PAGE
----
Breaking news: Hundreds of underwater species radiate neon greens, reds and oranges as they shimmy through the ocean’s depths.1 But sea creatures aren’t the only animals at ease in the limelight. Buzz Hoot Roar guest-author Matt Shipman offers a few good reasons why sea and land animals put on the ultimate light show.

biolumeBHR_loosejaw

 

BHR_biolume_firefly2

BHR_biolume_click4

 

Check our facts!

1 http://www.amnh.org/explore/news-blogs/research-posts/researchers-reveal-covert-world-of-fish-biofluorescence?utm_source=social-media&utm_medium=facebook&utm_term=2014-01-08-wed&utm_campaign=biofluorescence

2 http://link.springer.com/article/10.1007%2Fs00227-005-0085-3

3 http://www.annualreviews.org/doi/abs/10.1146/annurev.ento.53.103106.093346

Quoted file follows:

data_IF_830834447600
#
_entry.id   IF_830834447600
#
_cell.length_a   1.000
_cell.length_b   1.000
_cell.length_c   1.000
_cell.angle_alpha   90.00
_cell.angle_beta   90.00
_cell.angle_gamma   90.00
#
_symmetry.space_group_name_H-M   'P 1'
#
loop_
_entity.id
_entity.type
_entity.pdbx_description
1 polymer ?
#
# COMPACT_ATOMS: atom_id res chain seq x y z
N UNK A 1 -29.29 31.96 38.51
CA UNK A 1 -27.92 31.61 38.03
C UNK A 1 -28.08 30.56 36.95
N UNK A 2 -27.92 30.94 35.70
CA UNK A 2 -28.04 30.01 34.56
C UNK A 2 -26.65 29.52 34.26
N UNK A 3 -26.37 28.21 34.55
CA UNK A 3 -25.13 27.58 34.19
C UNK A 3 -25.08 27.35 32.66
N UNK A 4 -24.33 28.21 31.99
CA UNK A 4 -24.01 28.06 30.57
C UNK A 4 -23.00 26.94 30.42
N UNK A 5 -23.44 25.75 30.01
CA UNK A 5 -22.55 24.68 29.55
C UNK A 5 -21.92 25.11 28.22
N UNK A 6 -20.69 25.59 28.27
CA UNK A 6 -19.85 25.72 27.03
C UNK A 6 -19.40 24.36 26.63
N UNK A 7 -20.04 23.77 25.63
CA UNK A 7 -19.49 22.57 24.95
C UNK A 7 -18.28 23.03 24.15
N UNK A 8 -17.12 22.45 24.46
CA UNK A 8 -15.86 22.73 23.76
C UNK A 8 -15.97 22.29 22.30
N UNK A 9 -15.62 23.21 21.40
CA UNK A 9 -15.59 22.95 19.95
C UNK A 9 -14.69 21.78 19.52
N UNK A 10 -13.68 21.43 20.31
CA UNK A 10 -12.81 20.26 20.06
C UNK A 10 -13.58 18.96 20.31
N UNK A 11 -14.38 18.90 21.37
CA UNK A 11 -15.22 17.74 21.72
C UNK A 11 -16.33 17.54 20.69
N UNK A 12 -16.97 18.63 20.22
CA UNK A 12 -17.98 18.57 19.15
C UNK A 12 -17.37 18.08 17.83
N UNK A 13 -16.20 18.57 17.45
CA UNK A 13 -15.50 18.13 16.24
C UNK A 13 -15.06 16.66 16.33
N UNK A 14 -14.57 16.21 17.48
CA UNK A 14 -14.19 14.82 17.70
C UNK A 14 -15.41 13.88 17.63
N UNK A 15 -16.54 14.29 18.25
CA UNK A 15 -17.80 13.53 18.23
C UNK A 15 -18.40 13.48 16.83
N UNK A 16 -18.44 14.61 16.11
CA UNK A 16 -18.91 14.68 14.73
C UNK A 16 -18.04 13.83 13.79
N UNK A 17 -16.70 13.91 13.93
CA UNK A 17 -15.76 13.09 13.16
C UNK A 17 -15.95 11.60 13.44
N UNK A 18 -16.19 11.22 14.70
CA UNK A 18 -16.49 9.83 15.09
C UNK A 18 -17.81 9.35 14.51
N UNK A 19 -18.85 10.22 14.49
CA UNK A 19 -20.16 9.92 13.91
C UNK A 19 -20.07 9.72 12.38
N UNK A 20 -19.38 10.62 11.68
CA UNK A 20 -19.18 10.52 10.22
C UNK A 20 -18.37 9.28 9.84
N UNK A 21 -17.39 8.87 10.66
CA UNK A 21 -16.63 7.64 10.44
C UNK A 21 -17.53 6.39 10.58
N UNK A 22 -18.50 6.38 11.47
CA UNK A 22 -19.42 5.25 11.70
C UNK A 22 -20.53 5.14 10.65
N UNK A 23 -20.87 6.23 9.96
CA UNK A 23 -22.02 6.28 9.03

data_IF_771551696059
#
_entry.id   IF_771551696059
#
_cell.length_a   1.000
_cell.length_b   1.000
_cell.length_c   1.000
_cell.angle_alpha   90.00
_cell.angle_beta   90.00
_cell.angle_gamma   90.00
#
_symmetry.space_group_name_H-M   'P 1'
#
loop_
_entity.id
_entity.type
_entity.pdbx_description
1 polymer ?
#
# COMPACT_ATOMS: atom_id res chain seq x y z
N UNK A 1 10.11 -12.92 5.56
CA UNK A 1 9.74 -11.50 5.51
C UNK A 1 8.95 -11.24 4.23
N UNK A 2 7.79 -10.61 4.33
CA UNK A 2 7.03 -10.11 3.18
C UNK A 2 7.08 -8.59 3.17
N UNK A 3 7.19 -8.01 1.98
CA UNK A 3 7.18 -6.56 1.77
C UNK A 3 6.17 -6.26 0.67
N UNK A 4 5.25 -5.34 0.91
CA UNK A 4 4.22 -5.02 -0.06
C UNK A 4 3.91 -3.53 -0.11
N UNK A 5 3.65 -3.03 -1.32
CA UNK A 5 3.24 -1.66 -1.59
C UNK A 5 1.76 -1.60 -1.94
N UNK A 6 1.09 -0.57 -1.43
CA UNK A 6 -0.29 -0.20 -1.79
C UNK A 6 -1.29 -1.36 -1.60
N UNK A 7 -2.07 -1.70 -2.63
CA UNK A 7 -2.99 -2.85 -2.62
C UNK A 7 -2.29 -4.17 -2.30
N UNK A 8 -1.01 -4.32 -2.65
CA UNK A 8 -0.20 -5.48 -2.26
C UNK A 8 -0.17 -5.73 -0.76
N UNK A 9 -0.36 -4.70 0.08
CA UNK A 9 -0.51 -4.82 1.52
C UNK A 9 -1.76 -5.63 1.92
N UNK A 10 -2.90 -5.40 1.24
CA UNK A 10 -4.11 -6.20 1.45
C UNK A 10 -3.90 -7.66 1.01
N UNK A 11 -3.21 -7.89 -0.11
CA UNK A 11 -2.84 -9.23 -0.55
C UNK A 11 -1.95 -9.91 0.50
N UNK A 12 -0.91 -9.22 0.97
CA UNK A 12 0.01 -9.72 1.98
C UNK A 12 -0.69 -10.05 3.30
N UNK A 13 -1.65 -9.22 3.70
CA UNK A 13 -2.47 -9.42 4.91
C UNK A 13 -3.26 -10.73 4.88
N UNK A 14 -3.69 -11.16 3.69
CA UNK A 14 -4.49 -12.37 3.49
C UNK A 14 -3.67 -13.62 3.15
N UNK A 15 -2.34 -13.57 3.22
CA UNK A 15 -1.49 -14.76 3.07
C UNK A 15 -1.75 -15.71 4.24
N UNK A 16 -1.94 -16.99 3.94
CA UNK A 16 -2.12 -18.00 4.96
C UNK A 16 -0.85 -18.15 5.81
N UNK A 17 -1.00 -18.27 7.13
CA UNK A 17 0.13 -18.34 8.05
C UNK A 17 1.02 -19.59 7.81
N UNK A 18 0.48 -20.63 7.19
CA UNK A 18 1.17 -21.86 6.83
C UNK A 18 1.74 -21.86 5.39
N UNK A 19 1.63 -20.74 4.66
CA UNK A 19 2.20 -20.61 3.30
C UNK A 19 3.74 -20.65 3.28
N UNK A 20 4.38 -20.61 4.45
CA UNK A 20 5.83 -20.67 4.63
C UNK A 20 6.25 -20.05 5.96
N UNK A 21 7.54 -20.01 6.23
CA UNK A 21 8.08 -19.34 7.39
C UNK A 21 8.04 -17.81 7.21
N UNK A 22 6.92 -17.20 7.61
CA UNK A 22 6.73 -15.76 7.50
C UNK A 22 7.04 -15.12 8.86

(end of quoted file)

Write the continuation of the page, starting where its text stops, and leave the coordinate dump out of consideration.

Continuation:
4 http://entomology.ifas.ufl.edu/baldwin/webbugs/3005_5006/Docs/firefly%20paper.pdf

Harvey , E.N. and K.P. Stevens. 1928. The brightness of the light of the West Indian elaterid beetle, pyrophorus. J. Gen. Physiol. 12: 269-272.

Nicol, J.A.C. 1978. Bioluminescence and vision, pp. 367-398. In P.J. Herring [ed.], Bioluminescence in action. Academic, London.

*Measured at around 143 cd/m2, their luminescence is comparable to the average computer screen, which can range anywhere from 50-300 cd/m2.

Written by Matt Shipman

Matt Shipman (@shiplives) is a public information officer at North Carolina State University and a freelance science writer. He also writes the Communication Breakdown blog, which focuses on science communication. He lives near Raleigh, in a house full of humans.

Illustrated by James Hutson

James Hutson (@jameshutson) is a writer, illustrator and animator.  He is co-director at Bridge8 (www.bridge8.com.au), a foresight and futures agency fostering critical, creative and compassionate thinking through workshops, animations and artefacts.